Sharp scripting and a stellar cast reinvigorate a murder mystery
Rian Johnson, with the movie, at the multiplex.
That who/what/where solves the case of one of the smartest, most satisfying entertainments of the year. Knives Out isn’t just a clever homage to Agatha Christie whodunits; it replicates her formula and then goes beyond, not only in depth of intrigue but also emotional resonance and moral weight. Anchored by a breakthrough performance from up-and-coming actress Ana de Armas (Blade Runner 2049), Knives Out is a riveting crowd pleaser that registers on a much richer level than most plot-driven genre movies.
Returning to Earth from a galaxy far, far away, the writer/director of The Last Jedi returns to crafting original material by tackling a conventional formula which has for most people become tired, passé and (ironically) predictable—a literary niche for the PBS boomer demo and kitschy dinner theaters.
Knives Out is the opposite of all those things, even as it gleefully embraces every single tenet Agatha Christie defined. Johnson isn’t out to subvert or deconstruct the genre. On the contrary, he masters every single trope in such vigorous, inventive ways that he infuses the murder mystery with mischievous command and newfound life.
The setup is familiar: a gathering at the mansion of a family estate ends in murder. The elder patriarch Harlan Thrombey (Christopher Plummer) is dead and everyone’s a suspect. An all-star cast sinks their teeth into the ensemble of archetypes (Don Johnson, Jamie Lee Curtis, Chris Evans, Michael Shannon and Toni Collette among them) as Rian Johnson throws suspicion and motive onto each one.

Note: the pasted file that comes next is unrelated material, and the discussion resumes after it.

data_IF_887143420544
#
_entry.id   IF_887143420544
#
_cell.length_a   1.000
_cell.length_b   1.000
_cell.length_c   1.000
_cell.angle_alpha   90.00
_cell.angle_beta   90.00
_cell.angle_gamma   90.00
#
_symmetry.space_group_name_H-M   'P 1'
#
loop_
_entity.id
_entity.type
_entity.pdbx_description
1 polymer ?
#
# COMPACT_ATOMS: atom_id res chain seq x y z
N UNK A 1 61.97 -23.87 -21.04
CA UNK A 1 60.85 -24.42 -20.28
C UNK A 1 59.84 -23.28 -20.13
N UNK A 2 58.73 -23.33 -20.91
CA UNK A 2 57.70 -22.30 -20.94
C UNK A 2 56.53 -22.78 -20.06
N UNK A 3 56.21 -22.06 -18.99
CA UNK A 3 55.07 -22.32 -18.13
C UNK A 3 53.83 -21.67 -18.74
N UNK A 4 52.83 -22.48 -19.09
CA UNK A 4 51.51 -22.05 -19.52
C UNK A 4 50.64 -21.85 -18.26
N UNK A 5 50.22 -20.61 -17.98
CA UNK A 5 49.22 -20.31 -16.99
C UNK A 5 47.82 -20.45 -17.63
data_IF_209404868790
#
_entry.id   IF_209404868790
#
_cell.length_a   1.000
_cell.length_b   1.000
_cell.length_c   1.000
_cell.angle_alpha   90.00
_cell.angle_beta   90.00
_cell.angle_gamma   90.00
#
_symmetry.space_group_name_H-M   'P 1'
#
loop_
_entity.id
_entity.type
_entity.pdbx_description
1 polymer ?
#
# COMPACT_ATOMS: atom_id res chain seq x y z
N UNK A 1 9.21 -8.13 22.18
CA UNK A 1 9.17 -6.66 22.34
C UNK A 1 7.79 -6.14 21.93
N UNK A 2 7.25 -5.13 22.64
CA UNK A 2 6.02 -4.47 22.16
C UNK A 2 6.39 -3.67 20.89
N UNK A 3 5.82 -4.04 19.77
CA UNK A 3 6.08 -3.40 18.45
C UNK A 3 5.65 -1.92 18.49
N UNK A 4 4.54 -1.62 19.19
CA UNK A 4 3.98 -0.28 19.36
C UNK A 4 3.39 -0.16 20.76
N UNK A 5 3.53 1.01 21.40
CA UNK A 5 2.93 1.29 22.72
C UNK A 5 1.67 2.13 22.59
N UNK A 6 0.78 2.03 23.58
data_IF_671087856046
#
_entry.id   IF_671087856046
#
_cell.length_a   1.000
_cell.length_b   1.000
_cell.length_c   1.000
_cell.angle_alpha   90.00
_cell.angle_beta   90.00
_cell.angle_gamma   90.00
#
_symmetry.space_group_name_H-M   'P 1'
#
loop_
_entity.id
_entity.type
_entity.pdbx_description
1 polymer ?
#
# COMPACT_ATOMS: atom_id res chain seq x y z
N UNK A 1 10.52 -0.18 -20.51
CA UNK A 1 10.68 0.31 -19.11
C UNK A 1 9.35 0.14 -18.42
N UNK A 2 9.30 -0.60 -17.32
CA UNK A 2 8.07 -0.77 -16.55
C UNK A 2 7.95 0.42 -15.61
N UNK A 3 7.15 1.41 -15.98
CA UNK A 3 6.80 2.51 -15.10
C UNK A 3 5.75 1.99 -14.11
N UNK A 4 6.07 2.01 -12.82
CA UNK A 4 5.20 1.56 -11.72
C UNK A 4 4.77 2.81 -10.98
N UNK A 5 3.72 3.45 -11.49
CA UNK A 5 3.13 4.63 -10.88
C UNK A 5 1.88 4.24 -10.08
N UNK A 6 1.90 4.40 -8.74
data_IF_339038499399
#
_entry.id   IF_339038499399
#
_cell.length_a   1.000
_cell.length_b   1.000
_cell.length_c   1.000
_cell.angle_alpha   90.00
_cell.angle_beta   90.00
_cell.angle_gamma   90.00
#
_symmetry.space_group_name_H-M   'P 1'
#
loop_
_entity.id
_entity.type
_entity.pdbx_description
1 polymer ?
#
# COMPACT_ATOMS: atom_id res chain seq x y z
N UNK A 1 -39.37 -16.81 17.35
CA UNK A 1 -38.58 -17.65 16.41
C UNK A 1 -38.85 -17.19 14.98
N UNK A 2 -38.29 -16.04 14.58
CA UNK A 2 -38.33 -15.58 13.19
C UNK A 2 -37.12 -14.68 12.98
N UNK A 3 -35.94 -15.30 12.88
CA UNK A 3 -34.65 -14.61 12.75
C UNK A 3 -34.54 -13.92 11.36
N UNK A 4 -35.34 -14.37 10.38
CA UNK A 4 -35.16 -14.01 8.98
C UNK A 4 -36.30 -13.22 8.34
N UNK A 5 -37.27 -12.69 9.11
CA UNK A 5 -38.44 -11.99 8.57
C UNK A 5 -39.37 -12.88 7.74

Enter Detective Benoit Blanc (Daniel Craig), a southern fried Poirot with a gentleman’s drawl. Having been hired by a secret client, Blanc tags along for the police interviews before taking over the entire investigation.
Just when it seems safe for us to settle in for two hours of requisite misdirects and obligatory subterfuge until the killer is exposed, Knives Out goes further than we bargained for. The whodunit construct is turned on its head, rooting interests become unexpectedly conflicted, and having the truth revealed could end up being more tragic than just.
At the heart of it all is Marta, the young Hispanic maid and Harlan’s hired caregiver who has become his only trusted confidant. As the fallout unravels and the leeching family jockeys for Harlan’s riches and assets, Marta gets caught up in their tangled web and it could threaten the cover of her undocumented mother.
Played by Ana de Armas with endearing raw emotion, Marta’s tenous plight becomes the film’s heart and her moral quandary its soul. Through Marta, Knives Out is more than an intellectual exercise; it’s an ethical one with potentially devastating personal stakes.
Laughs and gasps escalate as the plot crescendos, weaving through the immaculately designed manor with Johnson’s cinematic precision, making for a classic movie with broad appeal that’s best experienced in a rapt audience. For a genre that is so often routine, the twists and turns of Knives Out create a true sense of surprise and discovery, perhaps the biggest of all being just how much you genuinely care.